For years now, negative SEO has been a topic of fierce discussion. Some few may still claim it doesn’t exist. Many believe it does, though it’s hard to find definitive proof. Owners of large sites don’t care, as their trust with the search engine protects them. Small businesses are left high and dry. Spammers, they figure, are punished appropriately. Everyone else is left alone.
Google knows about negative SEO. Matt Cutts has been seen discussing it on his own blog and Hacker News as long ago as 2012. It’s a sure thing to assume they’ve known about it longer.
If negative SEO exists, what has Google done to prevent it?
The first line of defense against negative SEO, and the reason it’s so hard to pin down, is trust rank.
Essentially, it works like this. You create a site and get it indexed with Google. Google watches your site and how you develop your SEO. You have three options on a sliding scale. At one end, you have white hat techniques; doing everything right according to Google. In the middle, you have a complete disregard for SEO. You get some things right, you get some things wrong, but it’s ignorance rather than malicious intent that holds you back. On the other end of the scale, you have black hat spam techniques.
As long as you’re in the middle or higher, towards white hat, you’re alright in Google’s book. They build trust in you, believing you’re at worst well-meaning but off track. Obviously, the more you lean towards white hat, the more Google trusts your page.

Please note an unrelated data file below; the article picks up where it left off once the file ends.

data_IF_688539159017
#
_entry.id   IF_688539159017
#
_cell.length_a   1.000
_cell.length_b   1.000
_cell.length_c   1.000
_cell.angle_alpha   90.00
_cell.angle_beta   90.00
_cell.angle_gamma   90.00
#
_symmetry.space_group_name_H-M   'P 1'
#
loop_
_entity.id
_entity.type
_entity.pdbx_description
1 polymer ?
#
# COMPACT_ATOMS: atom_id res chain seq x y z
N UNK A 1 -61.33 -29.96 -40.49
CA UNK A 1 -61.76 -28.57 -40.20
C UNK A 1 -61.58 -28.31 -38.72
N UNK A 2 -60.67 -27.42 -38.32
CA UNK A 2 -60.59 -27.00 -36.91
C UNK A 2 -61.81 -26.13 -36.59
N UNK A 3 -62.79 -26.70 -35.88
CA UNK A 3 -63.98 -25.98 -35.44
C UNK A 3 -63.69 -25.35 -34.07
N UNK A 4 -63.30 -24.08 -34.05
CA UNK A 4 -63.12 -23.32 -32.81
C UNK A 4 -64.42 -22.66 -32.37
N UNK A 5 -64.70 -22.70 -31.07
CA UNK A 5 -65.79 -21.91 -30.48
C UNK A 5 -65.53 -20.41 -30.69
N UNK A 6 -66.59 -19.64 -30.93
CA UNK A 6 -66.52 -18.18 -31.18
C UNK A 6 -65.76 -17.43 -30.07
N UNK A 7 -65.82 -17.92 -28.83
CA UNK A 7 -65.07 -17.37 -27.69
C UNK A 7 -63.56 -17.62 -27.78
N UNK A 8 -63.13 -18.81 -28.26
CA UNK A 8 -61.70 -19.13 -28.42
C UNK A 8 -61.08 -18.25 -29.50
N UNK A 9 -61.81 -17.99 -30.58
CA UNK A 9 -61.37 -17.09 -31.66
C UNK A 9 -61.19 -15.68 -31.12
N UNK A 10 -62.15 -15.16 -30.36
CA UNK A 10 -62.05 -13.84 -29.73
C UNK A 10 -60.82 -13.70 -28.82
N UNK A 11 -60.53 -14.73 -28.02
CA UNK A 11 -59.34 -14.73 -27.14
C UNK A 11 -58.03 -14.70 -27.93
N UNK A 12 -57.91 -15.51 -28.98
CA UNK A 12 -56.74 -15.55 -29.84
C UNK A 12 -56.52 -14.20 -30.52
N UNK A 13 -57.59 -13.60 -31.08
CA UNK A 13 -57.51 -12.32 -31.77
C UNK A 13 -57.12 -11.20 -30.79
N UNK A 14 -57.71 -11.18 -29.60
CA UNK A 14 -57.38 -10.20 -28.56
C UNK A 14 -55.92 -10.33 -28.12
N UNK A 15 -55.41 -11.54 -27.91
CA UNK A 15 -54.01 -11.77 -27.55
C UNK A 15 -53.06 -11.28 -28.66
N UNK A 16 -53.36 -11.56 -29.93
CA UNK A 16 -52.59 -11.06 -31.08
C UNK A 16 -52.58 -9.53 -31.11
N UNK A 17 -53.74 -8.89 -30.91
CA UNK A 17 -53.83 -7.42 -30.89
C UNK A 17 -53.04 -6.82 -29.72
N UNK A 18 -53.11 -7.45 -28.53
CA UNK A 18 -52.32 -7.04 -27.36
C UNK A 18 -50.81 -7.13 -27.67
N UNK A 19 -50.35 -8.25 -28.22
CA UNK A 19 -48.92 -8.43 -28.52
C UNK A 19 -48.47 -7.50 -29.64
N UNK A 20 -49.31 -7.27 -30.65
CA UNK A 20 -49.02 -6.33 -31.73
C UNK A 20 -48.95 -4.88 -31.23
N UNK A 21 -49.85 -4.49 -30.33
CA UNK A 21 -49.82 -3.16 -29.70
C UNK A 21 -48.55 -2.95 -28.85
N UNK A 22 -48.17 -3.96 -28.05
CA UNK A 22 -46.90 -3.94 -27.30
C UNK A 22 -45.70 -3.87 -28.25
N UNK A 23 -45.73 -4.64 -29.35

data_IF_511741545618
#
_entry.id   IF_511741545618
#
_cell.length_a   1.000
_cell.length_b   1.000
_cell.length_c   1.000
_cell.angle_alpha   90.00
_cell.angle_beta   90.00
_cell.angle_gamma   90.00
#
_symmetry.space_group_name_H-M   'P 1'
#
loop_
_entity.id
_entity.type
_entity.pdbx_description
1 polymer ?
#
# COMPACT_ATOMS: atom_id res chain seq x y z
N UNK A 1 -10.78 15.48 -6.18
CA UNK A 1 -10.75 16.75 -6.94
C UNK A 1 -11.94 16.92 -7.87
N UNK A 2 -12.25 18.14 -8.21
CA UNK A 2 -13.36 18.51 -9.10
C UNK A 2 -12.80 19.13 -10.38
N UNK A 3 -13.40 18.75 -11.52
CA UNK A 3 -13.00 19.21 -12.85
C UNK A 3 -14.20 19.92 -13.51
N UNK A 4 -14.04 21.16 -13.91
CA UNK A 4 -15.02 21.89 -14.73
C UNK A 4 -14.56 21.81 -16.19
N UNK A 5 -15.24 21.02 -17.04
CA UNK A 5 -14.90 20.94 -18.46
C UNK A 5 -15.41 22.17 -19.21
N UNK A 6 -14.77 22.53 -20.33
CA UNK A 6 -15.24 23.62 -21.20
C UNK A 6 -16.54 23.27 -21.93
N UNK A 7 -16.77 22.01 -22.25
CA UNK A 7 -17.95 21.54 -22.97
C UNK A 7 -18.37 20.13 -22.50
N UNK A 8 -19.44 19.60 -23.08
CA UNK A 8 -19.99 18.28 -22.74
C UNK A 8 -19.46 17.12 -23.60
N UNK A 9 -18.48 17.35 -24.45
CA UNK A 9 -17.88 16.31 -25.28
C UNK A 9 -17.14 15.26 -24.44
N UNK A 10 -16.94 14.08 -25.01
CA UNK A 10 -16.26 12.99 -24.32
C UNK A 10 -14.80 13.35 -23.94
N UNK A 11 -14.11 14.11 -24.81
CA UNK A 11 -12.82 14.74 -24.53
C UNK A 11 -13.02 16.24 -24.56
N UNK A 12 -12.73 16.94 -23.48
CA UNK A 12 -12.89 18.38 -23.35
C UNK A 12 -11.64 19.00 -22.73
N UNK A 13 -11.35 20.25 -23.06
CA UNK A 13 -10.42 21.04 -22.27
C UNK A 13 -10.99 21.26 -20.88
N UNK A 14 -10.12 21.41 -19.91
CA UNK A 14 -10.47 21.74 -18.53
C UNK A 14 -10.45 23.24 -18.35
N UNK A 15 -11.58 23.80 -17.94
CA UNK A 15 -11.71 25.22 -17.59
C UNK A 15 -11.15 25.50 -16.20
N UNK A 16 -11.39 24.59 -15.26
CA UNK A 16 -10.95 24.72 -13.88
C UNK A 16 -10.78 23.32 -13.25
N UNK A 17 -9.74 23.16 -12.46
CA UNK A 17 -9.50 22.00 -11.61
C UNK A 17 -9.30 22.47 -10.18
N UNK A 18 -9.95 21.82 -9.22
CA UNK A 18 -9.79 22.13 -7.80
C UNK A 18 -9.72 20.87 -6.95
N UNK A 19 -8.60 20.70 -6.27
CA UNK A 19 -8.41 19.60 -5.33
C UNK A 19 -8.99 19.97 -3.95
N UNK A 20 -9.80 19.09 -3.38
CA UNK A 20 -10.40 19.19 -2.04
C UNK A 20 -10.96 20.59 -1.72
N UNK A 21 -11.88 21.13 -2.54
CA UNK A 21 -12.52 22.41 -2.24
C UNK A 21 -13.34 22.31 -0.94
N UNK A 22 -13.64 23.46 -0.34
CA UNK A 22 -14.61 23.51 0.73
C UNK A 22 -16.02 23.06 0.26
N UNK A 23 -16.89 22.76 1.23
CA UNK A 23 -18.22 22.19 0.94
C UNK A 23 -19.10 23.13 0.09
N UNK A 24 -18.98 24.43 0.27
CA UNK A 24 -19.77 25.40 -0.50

Trust acts like a shield or barrier between your site and a penalty. A few spam links show up, and that shield absorbs the blow. Maybe Google disregards them entirely. Maybe Google notes them down but lets them slide. Maybe Google marks down a “strike one” but does nothing detrimental to your site. The point is, they don’t actively harm you; Google trusts that you didn’t build them with malicious intent.
New sites have less trust than older sites. Spam sites have less trust than new sites. Therefore, the best targets – the most susceptible sites – for negative SEO are those that already have a history of spam. The site in question might think their spam is just a drop in the bucket, while a negative SEO attack turns that bucket into a deluge.
This is also why it’s so hard to identify a real negative SEO attack. Look at most of the existing case studies. Someone claims they started a negative SEO campaign against www.badsite.com in April, and in June the site was knocked to the second page. But if you look back, all the way back in the previous November, you can see that www.badsite.com was already building spam links. It’s possible – and likely, according to Matt Cutts – that Google already knew about and was penalizing the site. The negative SEO attack was akin to breaking into a murder trial to tell the judge about the defendant’s parking tickets.
The problem with trust rank is that Google ostensibly wants to protect small, new sites and businesses. They don’t want you to be vulnerable when you’re new, and they claim you aren’t. Sure, spammers can get what’s coming to them, but the innocent sites that simply haven’t had time to earn Google’s trust are suffering. Google has done nothing about it.